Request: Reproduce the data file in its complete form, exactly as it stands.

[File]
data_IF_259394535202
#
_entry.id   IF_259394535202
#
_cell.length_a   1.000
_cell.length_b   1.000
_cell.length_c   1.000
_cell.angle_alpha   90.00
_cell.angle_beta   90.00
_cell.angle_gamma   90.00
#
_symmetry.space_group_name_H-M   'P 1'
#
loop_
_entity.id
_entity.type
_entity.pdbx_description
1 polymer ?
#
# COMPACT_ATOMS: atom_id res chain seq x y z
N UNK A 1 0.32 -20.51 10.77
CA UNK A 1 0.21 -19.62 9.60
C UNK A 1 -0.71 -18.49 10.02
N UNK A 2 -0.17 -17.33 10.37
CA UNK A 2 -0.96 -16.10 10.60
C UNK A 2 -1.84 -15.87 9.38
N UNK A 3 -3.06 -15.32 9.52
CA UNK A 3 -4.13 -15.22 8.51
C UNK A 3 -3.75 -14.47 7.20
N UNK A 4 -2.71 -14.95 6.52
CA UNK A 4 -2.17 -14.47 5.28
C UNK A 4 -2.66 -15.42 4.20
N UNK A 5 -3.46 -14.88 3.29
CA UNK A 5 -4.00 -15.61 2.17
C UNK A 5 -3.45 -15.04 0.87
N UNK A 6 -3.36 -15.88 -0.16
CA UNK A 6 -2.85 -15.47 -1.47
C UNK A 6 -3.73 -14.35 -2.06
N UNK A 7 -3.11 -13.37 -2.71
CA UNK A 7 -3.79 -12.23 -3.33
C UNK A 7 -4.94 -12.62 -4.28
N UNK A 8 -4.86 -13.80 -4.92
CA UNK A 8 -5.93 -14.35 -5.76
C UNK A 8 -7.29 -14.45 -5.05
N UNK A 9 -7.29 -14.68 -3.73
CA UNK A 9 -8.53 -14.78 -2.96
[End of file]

data_IF_259394535202
#
_entry.id   IF_259394535202
#
_cell.length_a   1.000
_cell.length_b   1.000
_cell.length_c   1.000
_cell.angle_alpha   90.00
_cell.angle_beta   90.00
_cell.angle_gamma   90.00
#
_symmetry.space_group_name_H-M   'P 1'
#
loop_
_entity.id
_entity.type
_entity.pdbx_description
1 polymer ?
#
# COMPACT_ATOMS: atom_id res chain seq x y z
N UNK A 1 0.32 -20.51 10.77
CA UNK A 1 0.21 -19.62 9.60
C UNK A 1 -0.71 -18.49 10.02
N UNK A 2 -0.17 -17.33 10.37
CA UNK A 2 -0.96 -16.10 10.60
C UNK A 2 -1.84 -15.87 9.38
N UNK A 3 -3.06 -15.32 9.52
CA UNK A 3 -4.13 -15.22 8.51
C UNK A 3 -3.75 -14.47 7.20
N UNK A 4 -2.71 -14.95 6.52
CA UNK A 4 -2.17 -14.47 5.28
C UNK A 4 -2.66 -15.42 4.20
N UNK A 5 -3.46 -14.88 3.29
CA UNK A 5 -4.00 -15.61 2.17
C UNK A 5 -3.45 -15.04 0.87
N UNK A 6 -3.36 -15.88 -0.16
CA UNK A 6 -2.85 -15.47 -1.47
C UNK A 6 -3.73 -14.35 -2.06
N UNK A 7 -3.11 -13.37 -2.71
CA UNK A 7 -3.79 -12.23 -3.33
C UNK A 7 -4.94 -12.62 -4.28
N UNK A 8 -4.86 -13.80 -4.92
CA UNK A 8 -5.93 -14.35 -5.76
C UNK A 8 -7.29 -14.45 -5.05
N UNK A 9 -7.29 -14.68 -3.73
CA UNK A 9 -8.53 -14.78 -2.96